Go to the Globe and Mail homepage

Jump to main navigationJump to main content

The skull removed from Tom Thomson's Canoe Lake grave in 1956. (Courtesy of the Statten family)
The skull removed from Tom Thomson's Canoe Lake grave in 1956. (Courtesy of the Statten family)

Focus

A break in the mysterious case of Tom Thomson, Canada's Van Gogh Add to ...

A SKELETON, A CONTROVERSY

In the fall of 1956, four men, who admitted to having had a few drinks, went exploring at the Canoe Lake cemetery with shovels and eventually dug up a skeleton with a hole in the left temple of the skull. The media of the day immediately concluded that it had to be Thomson, but the Ontario government produced a forensic analysis that claimed the skeleton was that of a young aboriginal man.

The hole in the skull, the experts of the day maintained, had been caused by a trephination, a rare medical procedure used to relieve pressure on the brain.

The first medical person to examine that skull had been Harry Ebbs of Taylor Statten Camps on Canoe Lake. He was certain that it was Tom Thomson, believed that the hole had been caused by a rifle shot, and left behind an interview that he asked not be disclosed until after his death.

Dr. Ebbs had gone to Queen's Park with his concerns about the official findings. He found it preposterous to suggest the remains belonged to an "Indian," as reported, and that this young aboriginal man who had had a rare operation happened to be passing by, had died, and, unknown to anyone, had been buried in Tom Thomson's old gravesite.

But Dr. Ebbs got nowhere. The government forensic experts wouldn't listen to him. The attorney-general of the day, Kelso Roberts, held a meeting with him in which it was suggested the official report stand so as not to upset the family and, as Dr. Ebbs put it, "to put an end to the furor" that had erupted in the media.

Dr. Ebbs spent much of the rest of his life trying to prove that Thomson had been murdered. He kept a special photograph of the skull unearthed that day in 1956, a photograph never before published.

That photo became pivotal this past year when Ottawa dentist Bob Crook and orthodontist Jim Hickman began a fresh examination of the 1956 evidence. Their amateur findings were then pursued further by forensic experts in Toronto.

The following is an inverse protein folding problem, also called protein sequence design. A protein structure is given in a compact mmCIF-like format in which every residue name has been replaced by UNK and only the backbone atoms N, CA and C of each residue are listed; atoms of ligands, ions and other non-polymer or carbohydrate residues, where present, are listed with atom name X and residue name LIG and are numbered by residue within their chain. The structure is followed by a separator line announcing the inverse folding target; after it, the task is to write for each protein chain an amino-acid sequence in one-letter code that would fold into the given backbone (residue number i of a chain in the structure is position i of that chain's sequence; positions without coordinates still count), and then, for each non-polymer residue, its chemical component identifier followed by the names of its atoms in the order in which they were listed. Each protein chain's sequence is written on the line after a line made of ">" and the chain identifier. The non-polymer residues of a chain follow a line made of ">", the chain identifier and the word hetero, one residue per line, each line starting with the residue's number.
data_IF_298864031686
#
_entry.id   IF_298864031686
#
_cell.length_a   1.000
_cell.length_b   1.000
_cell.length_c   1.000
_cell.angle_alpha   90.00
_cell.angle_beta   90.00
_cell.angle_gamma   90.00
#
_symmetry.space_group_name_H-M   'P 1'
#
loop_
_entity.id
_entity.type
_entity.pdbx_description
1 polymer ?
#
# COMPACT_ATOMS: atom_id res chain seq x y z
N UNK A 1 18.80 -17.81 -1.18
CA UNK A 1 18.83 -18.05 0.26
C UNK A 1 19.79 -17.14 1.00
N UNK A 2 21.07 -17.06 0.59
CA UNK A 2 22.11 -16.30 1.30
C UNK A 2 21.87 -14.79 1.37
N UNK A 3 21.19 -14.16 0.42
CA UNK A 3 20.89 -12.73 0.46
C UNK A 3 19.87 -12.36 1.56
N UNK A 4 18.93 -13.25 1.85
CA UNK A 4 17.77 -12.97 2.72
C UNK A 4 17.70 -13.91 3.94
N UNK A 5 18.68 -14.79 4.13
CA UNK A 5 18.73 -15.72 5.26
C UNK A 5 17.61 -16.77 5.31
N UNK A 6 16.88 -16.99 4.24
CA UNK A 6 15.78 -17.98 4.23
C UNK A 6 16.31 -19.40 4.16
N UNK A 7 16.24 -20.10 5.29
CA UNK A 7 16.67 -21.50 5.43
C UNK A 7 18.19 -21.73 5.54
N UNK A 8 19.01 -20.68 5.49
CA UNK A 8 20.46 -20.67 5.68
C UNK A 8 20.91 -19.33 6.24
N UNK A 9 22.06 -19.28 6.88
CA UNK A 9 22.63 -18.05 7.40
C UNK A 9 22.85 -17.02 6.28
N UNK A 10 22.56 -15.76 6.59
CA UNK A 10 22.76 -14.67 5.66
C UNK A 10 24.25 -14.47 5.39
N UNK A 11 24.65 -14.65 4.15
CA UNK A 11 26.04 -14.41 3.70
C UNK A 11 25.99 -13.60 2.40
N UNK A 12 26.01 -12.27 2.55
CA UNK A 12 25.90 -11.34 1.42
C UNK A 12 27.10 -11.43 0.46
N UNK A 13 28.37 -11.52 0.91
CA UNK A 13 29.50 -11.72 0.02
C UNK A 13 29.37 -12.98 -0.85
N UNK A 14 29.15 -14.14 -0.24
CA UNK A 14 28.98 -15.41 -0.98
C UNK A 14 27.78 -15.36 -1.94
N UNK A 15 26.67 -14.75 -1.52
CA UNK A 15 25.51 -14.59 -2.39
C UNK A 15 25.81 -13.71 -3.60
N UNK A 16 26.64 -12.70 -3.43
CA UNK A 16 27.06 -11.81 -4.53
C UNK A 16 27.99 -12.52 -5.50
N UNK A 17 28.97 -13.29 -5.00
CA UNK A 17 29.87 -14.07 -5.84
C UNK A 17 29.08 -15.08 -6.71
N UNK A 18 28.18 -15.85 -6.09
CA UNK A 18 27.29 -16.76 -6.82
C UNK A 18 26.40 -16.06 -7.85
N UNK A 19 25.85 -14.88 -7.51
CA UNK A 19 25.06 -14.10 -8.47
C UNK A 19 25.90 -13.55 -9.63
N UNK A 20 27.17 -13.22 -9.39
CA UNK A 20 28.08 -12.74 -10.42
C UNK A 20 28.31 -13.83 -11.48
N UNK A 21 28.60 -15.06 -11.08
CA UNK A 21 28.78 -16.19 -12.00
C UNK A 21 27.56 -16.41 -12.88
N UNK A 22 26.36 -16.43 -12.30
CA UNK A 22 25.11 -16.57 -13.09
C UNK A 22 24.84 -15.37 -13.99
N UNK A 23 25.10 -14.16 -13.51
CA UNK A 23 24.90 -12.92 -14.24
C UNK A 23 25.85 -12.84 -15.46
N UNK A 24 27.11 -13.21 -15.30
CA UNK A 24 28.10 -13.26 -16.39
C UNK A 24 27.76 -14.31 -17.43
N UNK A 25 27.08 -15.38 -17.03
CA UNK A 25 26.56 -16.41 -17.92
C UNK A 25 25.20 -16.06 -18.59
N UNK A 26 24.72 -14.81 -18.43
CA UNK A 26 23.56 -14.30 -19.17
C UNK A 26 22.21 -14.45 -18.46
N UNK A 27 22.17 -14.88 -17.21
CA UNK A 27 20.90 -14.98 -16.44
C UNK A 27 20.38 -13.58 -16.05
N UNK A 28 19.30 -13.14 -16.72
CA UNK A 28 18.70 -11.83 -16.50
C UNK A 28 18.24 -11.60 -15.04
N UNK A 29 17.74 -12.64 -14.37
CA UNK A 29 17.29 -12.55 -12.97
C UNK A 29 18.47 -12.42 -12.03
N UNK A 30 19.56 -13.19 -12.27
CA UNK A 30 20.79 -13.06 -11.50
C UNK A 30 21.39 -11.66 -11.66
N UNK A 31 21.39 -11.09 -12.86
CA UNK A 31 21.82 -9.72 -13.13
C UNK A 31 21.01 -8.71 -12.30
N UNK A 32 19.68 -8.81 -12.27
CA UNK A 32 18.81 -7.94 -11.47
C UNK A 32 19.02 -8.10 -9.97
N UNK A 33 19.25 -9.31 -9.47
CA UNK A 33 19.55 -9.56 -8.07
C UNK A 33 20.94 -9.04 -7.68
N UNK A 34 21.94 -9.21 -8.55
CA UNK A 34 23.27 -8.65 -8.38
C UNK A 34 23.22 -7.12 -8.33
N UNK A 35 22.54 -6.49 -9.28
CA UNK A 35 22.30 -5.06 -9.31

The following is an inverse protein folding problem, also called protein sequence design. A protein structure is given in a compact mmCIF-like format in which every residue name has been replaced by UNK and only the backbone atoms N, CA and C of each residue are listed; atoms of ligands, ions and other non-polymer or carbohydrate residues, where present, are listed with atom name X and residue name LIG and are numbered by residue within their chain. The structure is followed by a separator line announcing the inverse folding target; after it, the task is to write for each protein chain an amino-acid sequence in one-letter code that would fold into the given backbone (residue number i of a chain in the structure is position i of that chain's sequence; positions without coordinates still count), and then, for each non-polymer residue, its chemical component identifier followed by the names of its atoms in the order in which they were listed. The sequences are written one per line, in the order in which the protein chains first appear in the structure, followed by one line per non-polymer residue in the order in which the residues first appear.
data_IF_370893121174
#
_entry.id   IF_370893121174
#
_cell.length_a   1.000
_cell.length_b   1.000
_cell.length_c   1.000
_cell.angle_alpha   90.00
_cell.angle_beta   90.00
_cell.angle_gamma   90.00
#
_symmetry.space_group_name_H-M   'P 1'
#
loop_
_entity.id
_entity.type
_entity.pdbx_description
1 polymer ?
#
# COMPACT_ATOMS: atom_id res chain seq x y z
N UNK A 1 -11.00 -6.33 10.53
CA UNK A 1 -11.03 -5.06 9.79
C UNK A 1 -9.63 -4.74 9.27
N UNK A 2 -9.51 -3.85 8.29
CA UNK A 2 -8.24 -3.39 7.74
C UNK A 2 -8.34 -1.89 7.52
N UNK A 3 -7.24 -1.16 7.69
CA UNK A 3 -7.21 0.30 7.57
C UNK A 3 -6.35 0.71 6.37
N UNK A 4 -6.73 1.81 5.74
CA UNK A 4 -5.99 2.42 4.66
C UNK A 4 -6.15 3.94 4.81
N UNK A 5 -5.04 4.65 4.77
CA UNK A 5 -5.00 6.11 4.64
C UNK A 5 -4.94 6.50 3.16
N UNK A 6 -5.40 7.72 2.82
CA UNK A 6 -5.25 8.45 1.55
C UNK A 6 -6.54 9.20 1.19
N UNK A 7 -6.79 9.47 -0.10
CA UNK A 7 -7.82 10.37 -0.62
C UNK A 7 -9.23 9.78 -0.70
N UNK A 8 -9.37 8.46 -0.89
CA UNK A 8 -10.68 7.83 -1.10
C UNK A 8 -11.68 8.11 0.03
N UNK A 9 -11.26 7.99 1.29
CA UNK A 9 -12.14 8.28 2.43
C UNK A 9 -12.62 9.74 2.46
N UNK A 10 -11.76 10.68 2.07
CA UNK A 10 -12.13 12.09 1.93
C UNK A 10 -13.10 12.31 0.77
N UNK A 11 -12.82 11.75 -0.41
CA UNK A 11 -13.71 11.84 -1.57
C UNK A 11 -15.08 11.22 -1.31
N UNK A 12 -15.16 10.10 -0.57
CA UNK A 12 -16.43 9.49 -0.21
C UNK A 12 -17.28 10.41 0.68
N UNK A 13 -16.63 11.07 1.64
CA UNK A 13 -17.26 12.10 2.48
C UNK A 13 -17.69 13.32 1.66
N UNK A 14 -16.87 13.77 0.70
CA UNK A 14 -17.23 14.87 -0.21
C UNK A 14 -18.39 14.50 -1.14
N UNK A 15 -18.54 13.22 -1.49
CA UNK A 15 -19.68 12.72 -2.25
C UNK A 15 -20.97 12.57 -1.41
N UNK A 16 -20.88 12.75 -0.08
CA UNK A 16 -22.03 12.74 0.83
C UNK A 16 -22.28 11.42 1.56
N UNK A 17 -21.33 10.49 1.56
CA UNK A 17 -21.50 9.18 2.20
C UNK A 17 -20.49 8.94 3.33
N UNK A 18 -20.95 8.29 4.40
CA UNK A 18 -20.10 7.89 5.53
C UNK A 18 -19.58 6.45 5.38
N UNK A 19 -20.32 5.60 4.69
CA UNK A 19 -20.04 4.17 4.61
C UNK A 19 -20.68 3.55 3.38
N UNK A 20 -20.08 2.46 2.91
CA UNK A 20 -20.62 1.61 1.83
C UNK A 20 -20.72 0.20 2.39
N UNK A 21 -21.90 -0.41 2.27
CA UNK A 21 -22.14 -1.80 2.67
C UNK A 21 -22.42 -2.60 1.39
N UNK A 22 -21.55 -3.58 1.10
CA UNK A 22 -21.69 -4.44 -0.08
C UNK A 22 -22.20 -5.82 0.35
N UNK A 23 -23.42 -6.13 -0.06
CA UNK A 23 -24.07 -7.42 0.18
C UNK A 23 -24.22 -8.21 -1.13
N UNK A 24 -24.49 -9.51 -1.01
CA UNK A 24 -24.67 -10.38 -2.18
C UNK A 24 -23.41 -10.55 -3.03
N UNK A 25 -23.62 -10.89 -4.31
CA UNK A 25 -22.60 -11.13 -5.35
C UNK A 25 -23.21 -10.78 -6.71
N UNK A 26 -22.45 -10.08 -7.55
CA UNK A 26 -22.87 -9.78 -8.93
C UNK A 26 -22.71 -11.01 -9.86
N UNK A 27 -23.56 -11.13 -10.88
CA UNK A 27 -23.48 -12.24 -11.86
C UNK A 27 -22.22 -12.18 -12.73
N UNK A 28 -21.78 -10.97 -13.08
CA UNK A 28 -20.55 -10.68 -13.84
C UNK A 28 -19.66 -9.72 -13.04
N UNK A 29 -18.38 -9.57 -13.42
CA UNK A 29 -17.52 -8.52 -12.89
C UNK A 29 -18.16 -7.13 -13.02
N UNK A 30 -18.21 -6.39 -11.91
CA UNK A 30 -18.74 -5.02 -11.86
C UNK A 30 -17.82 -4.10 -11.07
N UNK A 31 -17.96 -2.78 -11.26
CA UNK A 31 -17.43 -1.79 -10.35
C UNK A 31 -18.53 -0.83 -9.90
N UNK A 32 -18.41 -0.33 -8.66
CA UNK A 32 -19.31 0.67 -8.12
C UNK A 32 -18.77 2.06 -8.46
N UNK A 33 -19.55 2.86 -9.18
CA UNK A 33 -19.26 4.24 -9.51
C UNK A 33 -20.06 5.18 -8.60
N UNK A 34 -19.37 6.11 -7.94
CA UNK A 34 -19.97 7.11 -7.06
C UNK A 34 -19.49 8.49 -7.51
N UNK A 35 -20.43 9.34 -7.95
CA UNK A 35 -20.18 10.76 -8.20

The Toronto investigation was led by Ron Williamson, an adjunct professor of archeology in the department of anthropology at the University of Toronto and founder of Archaeological Services, a company that specializes in the investigation of exhumed remains.

The contention that the 1956 remains belonged to an aboriginal man was based on the fact that "shovel-shaped incisors" were found in the skull. Such thinking is now considered outdated, as similar teeth have been found in northern England and Scotland, where both sides of the Thomson family originated.

Dr. Williamson set his staff and outside expertise to work using sophisticated CSI-style computerized equipment. Scientists working "blind" with the material concluded quickly that the skull was not aboriginal but "European."

Susan Pfeiffer, a past dean of graduate studies in the department and a recognized international expert in forensic analysis, declared the skull to be that of a Caucasian, middle-aged male - not a 22-year-old aboriginal man, as argued by the government scientists of 1956.

As for the trephination, she found such a procedure unlikely in the extreme. Such an operation would not only have been extraordinarily unusual for a young aboriginal person, but the drilling required would be unlikely at the temple of the skull, where the bone is thickest.

Another scientist, Andrew Riddle, later used sophisticated photogrammetric software to compare photographs of the skull to photographs of the painter, concluding that "there is no morphological characteristic that suggests the skull belongs to anyone but Tom Thomson."

Dr. Williamson then turned to forensic artist Victoria Lywood of John Abbott College in Montreal. Ms. Lywood spent months building a "face" on the skull, unaware that there might be any connection to the late painter.

When Dr. Williamson finally received her finished product, he e-mailed from Toronto: "SIT DOWN, TAKE VALIUM, OPEN SLIDE."

When the slide came up, it held a perfect Tom Thomson.

The truth, as Jimmy Stringer might say, is finally known.

(Victoria Lywood's sketches appear in this slideshow.)

Adapted from Northern Light: The Enduring Mystery of Tom Thomson. Copyright © 2010 Roy MacGregor. Published by Random House Canada. Reproduced by arrangement with the publisher. All rights reserved.

Single page
 

In the know

Most popular video »

Highlights

More from The Globe and Mail

Most Popular Stories